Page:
Shock Corridor is a 1963 American drama film directed and written by Samuel Fuller. The film tells the story of a journalist who gets himself intentionally committed to a mental hospital in order to solve a murder committed within the institution. Fuller originally wrote the film under the title Straitjacket for Fritz Lang in the late 1940s, but Lang wanted to change the lead character to a woman so Joan Bennett could play the role.
|Directed by||Samuel Fuller|
|Produced by||Samuel Fuller|
|Written by||Samuel Fuller|
|Music by||Paul Dunlap|
|Edited by||Jerome Thoms|
|Distributed by||Allied Artists Pictures|
Journalist Johnny Barrett (Peter Breck) thinks that the quickest way to a Pulitzer Prize is to uncover the facts behind an unsolved murder at a mental hospital and convinces an expert psychiatrist to coach him to appear insane when it involves relating imaginary accounts of incest with his "sister", who is impersonated by his exotic-dancer girlfriend (Constance Towers); though against her wishes, she is talked into assisting him by filing a police complaint, and his performance during the investigation convinces the authorities to lock him up in the institution where the murder took place. While pursuing his investigation, he is disturbed by the behavior of his fellow inmates.
- Stuart, the son of a Southern sharecropper who was taught bigotry and hatred as a child, became cynical and angry with the country of his birth. He was captured in the Korean War and was brainwashed into becoming a Communist. Stuart was ordered to indoctrinate a fellow prisoner, but instead the prisoner's unwavering patriotism reformed him. Stuart's captors pronounced him insane and he was returned to the US in a prisoner exchange, after which he received a dishonorable discharge and was publicly reviled as a traitor. Stuart now imagines himself to be Confederate States of America General J.E.B. Stuart.
- Trent was one of the first black students to integrate a segregated Southern university. He now imagines himself a member of the Ku Klux Klan, and stirs up the patients with white nationalist dogma.
- Boden was an atomic scientist scarred by the knowledge of the devastating power of intercontinental ballistic missiles. He has regressed to the mentality of a six-year-old child.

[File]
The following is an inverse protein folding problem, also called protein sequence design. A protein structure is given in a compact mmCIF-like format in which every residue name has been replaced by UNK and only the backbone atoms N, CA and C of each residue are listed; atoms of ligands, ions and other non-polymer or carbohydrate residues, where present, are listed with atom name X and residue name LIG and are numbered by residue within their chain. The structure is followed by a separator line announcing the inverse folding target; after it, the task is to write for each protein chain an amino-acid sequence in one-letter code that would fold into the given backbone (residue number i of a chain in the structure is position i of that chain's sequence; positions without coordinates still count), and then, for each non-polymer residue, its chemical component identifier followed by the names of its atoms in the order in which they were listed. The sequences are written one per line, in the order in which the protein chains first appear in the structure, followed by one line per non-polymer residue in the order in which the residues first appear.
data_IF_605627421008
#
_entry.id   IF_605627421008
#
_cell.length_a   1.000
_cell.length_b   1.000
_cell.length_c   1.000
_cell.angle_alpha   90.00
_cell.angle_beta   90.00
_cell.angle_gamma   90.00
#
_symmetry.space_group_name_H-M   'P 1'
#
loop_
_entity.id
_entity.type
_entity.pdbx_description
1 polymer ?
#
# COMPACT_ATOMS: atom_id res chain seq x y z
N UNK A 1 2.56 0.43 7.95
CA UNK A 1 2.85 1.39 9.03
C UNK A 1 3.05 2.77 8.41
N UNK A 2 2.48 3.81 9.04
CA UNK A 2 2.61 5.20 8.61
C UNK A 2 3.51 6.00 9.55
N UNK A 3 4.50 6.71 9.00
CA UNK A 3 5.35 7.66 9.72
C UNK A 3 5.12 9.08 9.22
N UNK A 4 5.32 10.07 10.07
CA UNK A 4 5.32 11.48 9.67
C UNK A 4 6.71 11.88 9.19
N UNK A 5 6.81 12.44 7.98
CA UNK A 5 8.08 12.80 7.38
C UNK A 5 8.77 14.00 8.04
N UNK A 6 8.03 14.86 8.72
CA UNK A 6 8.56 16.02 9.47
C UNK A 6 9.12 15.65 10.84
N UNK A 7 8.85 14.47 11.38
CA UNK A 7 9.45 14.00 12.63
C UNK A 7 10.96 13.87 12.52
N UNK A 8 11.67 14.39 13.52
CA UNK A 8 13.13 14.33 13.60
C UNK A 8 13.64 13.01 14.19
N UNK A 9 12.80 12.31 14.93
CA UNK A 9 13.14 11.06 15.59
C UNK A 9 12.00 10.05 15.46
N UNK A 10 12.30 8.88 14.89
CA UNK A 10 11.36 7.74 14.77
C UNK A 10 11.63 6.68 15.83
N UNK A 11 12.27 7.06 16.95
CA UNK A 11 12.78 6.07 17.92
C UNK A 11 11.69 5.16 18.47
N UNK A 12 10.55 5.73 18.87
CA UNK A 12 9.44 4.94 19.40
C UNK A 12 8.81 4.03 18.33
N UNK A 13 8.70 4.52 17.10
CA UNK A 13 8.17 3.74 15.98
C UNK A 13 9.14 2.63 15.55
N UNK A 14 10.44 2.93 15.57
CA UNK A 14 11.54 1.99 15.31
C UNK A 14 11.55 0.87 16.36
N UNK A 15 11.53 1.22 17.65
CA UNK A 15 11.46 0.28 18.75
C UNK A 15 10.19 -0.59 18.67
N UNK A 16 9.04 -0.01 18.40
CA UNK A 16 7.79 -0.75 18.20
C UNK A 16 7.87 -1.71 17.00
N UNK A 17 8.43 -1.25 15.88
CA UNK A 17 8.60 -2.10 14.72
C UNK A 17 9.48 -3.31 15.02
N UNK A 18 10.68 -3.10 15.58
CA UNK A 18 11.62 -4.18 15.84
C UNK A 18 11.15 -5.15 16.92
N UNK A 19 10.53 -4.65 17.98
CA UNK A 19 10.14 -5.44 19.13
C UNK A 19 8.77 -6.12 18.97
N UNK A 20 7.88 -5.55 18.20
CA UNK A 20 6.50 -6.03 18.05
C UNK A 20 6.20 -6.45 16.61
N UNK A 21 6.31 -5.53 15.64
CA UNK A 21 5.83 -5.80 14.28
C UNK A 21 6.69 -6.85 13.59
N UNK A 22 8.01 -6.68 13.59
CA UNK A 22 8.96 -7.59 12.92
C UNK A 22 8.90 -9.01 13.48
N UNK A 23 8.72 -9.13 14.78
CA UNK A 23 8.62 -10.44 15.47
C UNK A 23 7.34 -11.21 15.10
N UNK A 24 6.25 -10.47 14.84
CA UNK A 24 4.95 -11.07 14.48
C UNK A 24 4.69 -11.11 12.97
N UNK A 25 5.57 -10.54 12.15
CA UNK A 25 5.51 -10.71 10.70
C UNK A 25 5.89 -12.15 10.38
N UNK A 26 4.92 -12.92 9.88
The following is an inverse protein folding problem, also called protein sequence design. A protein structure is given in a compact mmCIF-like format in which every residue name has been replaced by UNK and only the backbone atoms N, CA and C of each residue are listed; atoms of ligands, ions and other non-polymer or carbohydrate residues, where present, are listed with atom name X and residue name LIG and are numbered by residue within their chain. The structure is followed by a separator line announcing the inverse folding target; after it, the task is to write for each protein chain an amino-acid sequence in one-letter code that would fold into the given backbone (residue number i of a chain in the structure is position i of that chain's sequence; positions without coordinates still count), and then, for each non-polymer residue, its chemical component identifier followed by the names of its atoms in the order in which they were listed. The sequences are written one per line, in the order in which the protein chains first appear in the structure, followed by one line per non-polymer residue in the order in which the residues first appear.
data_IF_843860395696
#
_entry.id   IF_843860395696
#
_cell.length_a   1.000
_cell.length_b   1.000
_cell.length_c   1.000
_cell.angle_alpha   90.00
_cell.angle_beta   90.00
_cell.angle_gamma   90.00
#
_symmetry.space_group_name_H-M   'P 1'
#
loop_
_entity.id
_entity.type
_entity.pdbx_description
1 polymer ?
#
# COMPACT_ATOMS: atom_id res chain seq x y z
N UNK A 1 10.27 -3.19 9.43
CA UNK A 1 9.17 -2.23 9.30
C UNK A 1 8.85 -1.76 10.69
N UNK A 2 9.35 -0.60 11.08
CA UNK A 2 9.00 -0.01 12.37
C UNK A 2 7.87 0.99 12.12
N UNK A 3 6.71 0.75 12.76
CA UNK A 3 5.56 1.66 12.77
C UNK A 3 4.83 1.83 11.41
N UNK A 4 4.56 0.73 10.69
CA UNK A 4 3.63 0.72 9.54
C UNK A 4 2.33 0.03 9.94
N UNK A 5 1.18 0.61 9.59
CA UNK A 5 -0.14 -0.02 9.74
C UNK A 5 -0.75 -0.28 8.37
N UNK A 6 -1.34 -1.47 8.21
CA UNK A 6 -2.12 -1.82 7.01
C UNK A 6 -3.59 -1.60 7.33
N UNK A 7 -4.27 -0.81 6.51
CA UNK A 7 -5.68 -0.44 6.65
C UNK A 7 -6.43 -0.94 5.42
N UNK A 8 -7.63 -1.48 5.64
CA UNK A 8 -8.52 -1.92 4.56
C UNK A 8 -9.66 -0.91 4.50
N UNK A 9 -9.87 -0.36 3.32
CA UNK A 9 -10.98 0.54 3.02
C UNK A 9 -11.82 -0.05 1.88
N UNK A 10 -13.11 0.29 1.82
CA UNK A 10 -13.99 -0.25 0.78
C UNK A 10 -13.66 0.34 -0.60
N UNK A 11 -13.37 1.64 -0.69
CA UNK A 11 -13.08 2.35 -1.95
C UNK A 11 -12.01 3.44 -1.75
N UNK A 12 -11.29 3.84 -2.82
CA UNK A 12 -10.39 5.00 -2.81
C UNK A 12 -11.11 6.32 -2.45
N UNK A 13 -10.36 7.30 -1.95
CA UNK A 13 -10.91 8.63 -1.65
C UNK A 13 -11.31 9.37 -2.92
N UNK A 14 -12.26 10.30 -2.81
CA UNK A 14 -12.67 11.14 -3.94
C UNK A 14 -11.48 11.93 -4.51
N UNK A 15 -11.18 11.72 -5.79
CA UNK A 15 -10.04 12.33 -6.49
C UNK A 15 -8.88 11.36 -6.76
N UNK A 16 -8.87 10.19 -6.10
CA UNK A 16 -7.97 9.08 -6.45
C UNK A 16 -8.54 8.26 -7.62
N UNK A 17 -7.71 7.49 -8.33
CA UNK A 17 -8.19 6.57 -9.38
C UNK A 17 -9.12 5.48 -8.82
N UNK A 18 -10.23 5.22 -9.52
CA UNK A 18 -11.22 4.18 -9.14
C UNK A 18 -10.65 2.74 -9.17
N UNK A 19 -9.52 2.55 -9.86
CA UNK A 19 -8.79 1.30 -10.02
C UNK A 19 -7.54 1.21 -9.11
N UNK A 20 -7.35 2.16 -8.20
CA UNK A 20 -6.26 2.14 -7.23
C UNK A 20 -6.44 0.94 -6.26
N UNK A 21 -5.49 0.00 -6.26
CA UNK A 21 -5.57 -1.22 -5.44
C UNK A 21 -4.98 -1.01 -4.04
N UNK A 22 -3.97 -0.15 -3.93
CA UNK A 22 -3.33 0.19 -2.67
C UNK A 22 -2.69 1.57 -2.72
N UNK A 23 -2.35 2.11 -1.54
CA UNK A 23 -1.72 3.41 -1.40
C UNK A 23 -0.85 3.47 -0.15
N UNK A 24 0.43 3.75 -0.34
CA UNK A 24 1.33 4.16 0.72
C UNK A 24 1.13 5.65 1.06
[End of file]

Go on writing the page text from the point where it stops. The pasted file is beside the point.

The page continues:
After a hospital riot, Barrett is straitjacketed and subjected to shock treatment, and he now believes his girlfriend really is his sister, rejecting her when she comes to visit. He experiences many other symptoms of mental breakdown while he learns the identity of the killer, violently extracting a confession from him in front of witnesses, and writes his story. But his mind is critically damaged, however, and he has to stay in the hospital for an undefined period of time, and Cathy breaks down crying as a doctor tells her that Barrett is now a "catatonic schizophrenic."
- Peter Breck ... Johnny Barrett
- Constance Towers ... Cathy
- Gene Evans ... Boden
- James Best ... Stuart
- Hari Rhodes ... Trent
- Larry Tucker ... Pagliacci
- Paul Dubov ... Dr. Menkin
- Chuck Roberson ... Wilkes
- Bill Zuckert ... Swanson
- Philip Ahn ... Dr. Fong
Reception and legacy
On Rotten Tomatoes, the film holds an approval rating of 94% based on 17 reviews, with a weighted average rating of 7.86/10. Author and film critic Leonard Maltin awarded the film three out of a possible four stars, calling it "[a] Powerful melodrama with raw, emotional impact." Andrew Sarris praised the film as “…an allegory of America today, not so much surreal as subreal in its hallucinatory view of history which can only be perceived beneath a littered surface of plot intrigue… a distinguished addition to that art form in which Hollywood has always excelled: the Baroque B-picture.”
Concurrent with the release of the film in 1963, Belmont Books released a novelization of the screenplay, written by one of the era's most ubiquitous and distinctive paperback pulpsmiths, Michael Avallone. This tie-in title itself Fuller wanted to stop Avallone's book for plagiarism (despite having both writers credited).
References in film
- Nellie Bly, a journalist who feigned insanity to investigate reports of brutality and neglect at the Women's Lunatic Asylum on Blackwell's Island.
- Shock Treatment, a 1964 film similarly set in a mental institution.
- Unsane, a 2018 film also having a journalist feigning mental illness in order to investigate the clinic where he is institutionalized.
- One Flew Over the Cuckoo's Nest, a 1975 film also having a mental institution as its setting.
- List of American films of 1963
- Mental illness in film
- Review of Shock Corridor Archived 2008-12-01 at the Wayback Machine
- Motion Picture Purgatory – Shock Corridor
- p. 242 Fuller, Samuel; Fuller, Christa & Rudes, Jerome A Third Face: My Tale of Writing, Fighting and Filmmaking Alfred A. Knopf, 2002
- Criterion Collection essay by Tim Hunter
- "Shock Corridor (1963) - Rotten Tomatoes". Rotten Tomatoes.com. Rotten Tomatoes. Retrieved 13 August 2019.
- Leonard Maltin; Spencer Green; Rob Edelman (January 2010). Leonard Maltin's Classic Movie Guide. Plume. p. 594. ISBN 978-0-452-29577-3.
- 366 Weird Movies
- Culture Court take on the film's social significance
- How Shutter Island invokes the spirit of Sam Fuller and Shock Corridor - Martin Scorsese interview|The List
- Shutter Island|KPBS
- Shock corridor: Avallone, Michael-Internet Archive
- Re: RARA-AVIS: Sam Fuller